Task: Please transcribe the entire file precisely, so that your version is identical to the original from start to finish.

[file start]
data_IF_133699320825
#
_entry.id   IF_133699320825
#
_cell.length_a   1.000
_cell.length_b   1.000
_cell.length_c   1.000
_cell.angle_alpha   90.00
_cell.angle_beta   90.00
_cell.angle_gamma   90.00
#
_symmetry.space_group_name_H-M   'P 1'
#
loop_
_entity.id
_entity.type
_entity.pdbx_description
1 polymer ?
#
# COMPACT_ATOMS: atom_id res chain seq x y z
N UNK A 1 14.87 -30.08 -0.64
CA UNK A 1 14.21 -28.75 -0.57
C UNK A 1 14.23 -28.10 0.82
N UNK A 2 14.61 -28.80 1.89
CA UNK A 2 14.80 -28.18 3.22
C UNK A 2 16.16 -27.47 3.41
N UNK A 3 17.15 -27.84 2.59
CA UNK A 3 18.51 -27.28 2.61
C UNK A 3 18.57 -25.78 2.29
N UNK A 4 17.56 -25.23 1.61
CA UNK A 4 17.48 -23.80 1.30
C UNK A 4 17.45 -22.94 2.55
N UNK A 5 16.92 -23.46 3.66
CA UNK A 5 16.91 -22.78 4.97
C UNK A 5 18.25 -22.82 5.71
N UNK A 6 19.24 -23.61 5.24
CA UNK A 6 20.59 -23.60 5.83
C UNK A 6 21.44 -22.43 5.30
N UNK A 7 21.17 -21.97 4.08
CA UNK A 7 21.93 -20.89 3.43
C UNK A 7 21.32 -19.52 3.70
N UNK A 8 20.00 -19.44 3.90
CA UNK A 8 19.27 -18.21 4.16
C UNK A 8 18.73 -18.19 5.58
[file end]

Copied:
data_IF_133699320825
#
_entry.id   IF_133699320825
#
_cell.length_a   1.000
_cell.length_b   1.000
_cell.length_c   1.000
_cell.angle_alpha   90.00
_cell.angle_beta   90.00
_cell.angle_gamma   90.00
#
_symmetry.space_group_name_H-M   'P 1'
#
loop_
_entity.id
_entity.type
_entity.pdbx_description
1 polymer ?
#
# COMPACT_ATOMS: atom_id res chain seq x y z
N UNK A 1 14.87 -30.08 -0.64
CA UNK A 1 14.21 -28.75 -0.57
C UNK A 1 14.23 -28.10 0.82
N UNK A 2 14.61 -28.80 1.89
CA UNK A 2 14.80 -28.18 3.22
C UNK A 2 16.16 -27.47 3.41
N UNK A 3 17.15 -27.84 2.59
CA UNK A 3 18.51 -27.28 2.61
C UNK A 3 18.57 -25.78 2.29
N UNK A 4 17.56 -25.23 1.61
CA UNK A 4 17.48 -23.80 1.30
C UNK A 4 17.45 -22.94 2.55
N UNK A 5 16.92 -23.46 3.66
CA UNK A 5 16.91 -22.78 4.97
C UNK A 5 18.25 -22.82 5.71
N UNK A 6 19.24 -23.61 5.24
CA UNK A 6 20.59 -23.60 5.83
C UNK A 6 21.44 -22.43 5.30
N UNK A 7 21.17 -21.97 4.08
CA UNK A 7 21.93 -20.89 3.43
C UNK A 7 21.32 -19.52 3.70
N UNK A 8 20.00 -19.44 3.90
CA UNK A 8 19.27 -18.21 4.16
C UNK A 8 18.73 -18.19 5.58